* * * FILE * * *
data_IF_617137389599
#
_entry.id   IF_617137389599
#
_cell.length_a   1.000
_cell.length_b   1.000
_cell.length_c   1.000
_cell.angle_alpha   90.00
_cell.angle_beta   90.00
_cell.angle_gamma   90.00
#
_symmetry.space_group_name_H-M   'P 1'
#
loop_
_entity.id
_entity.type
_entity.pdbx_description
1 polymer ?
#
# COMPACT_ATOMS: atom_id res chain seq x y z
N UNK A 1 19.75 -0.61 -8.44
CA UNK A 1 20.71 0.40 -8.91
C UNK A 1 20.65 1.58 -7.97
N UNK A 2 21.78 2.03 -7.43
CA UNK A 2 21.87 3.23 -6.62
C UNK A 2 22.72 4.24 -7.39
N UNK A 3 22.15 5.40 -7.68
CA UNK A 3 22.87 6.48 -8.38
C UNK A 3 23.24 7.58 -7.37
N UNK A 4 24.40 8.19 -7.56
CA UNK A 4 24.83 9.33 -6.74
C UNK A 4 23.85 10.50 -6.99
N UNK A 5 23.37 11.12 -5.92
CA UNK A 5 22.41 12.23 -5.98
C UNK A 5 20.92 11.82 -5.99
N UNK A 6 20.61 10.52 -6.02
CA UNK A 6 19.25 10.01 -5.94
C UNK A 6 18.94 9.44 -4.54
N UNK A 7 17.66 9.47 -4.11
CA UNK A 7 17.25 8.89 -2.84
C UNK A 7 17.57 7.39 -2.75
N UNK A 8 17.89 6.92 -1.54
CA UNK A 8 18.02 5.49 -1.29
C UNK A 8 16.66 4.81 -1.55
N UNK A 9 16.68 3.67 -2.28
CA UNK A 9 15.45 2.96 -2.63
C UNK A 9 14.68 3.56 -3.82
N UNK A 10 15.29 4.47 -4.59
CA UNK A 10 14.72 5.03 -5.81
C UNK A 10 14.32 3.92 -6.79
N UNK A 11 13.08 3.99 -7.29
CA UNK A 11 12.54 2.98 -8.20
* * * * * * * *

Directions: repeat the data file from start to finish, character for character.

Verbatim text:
data_IF_617137389599
#
_entry.id   IF_617137389599
#
_cell.length_a   1.000
_cell.length_b   1.000
_cell.length_c   1.000
_cell.angle_alpha   90.00
_cell.angle_beta   90.00
_cell.angle_gamma   90.00
#
_symmetry.space_group_name_H-M   'P 1'
#
loop_
_entity.id
_entity.type
_entity.pdbx_description
1 polymer ?
#
# COMPACT_ATOMS: atom_id res chain seq x y z
N UNK A 1 19.75 -0.61 -8.44
CA UNK A 1 20.71 0.40 -8.91
C UNK A 1 20.65 1.58 -7.97
N UNK A 2 21.78 2.03 -7.43
CA UNK A 2 21.87 3.23 -6.62
C UNK A 2 22.72 4.24 -7.39
N UNK A 3 22.15 5.40 -7.68
CA UNK A 3 22.87 6.48 -8.38
C UNK A 3 23.24 7.58 -7.37
N UNK A 4 24.40 8.19 -7.56
CA UNK A 4 24.83 9.33 -6.74
C UNK A 4 23.85 10.50 -6.99
N UNK A 5 23.37 11.12 -5.92
CA UNK A 5 22.41 12.23 -5.98
C UNK A 5 20.92 11.82 -5.99
N UNK A 6 20.61 10.52 -6.02
CA UNK A 6 19.25 10.01 -5.94
C UNK A 6 18.94 9.44 -4.54
N UNK A 7 17.66 9.47 -4.11
CA UNK A 7 17.25 8.89 -2.84
C UNK A 7 17.57 7.39 -2.75
N UNK A 8 17.89 6.92 -1.54
CA UNK A 8 18.02 5.49 -1.29
C UNK A 8 16.66 4.81 -1.55
N UNK A 9 16.68 3.67 -2.28
CA UNK A 9 15.45 2.96 -2.63
C UNK A 9 14.68 3.56 -3.82
N UNK A 10 15.29 4.47 -4.59
CA UNK A 10 14.72 5.03 -5.81
C UNK A 10 14.32 3.92 -6.79
N UNK A 11 13.08 3.99 -7.29
CA UNK A 11 12.54 2.98 -8.20